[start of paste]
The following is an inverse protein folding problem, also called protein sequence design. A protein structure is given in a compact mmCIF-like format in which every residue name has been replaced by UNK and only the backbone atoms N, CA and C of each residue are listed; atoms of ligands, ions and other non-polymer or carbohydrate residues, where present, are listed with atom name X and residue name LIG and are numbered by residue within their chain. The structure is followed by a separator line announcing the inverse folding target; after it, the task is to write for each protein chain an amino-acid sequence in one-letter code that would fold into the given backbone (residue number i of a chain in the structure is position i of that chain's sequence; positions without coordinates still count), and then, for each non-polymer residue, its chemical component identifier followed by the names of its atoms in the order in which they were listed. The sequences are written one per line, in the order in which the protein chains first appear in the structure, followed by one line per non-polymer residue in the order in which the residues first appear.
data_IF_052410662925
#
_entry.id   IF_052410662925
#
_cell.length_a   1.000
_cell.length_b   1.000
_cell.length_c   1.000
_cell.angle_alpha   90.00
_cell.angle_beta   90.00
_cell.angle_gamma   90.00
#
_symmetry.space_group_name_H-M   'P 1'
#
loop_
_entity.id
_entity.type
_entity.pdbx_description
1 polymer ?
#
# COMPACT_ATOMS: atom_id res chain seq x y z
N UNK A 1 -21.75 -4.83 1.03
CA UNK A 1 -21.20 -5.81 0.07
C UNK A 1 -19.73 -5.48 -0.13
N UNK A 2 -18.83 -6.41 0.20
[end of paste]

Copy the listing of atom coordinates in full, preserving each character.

The following is an inverse protein folding problem, also called protein sequence design. A protein structure is given in a compact mmCIF-like format in which every residue name has been replaced by UNK and only the backbone atoms N, CA and C of each residue are listed; atoms of ligands, ions and other non-polymer or carbohydrate residues, where present, are listed with atom name X and residue name LIG and are numbered by residue within their chain. The structure is followed by a separator line announcing the inverse folding target; after it, the task is to write for each protein chain an amino-acid sequence in one-letter code that would fold into the given backbone (residue number i of a chain in the structure is position i of that chain's sequence; positions without coordinates still count), and then, for each non-polymer residue, its chemical component identifier followed by the names of its atoms in the order in which they were listed. The sequences are written one per line, in the order in which the protein chains first appear in the structure, followed by one line per non-polymer residue in the order in which the residues first appear.
data_IF_052410662925
#
_entry.id   IF_052410662925
#
_cell.length_a   1.000
_cell.length_b   1.000
_cell.length_c   1.000
_cell.angle_alpha   90.00
_cell.angle_beta   90.00
_cell.angle_gamma   90.00
#
_symmetry.space_group_name_H-M   'P 1'
#
loop_
_entity.id
_entity.type
_entity.pdbx_description
1 polymer ?
#
# COMPACT_ATOMS: atom_id res chain seq x y z
N UNK A 1 -21.75 -4.83 1.03
CA UNK A 1 -21.20 -5.81 0.07
C UNK A 1 -19.73 -5.48 -0.13
N UNK A 2 -18.83 -6.41 0.20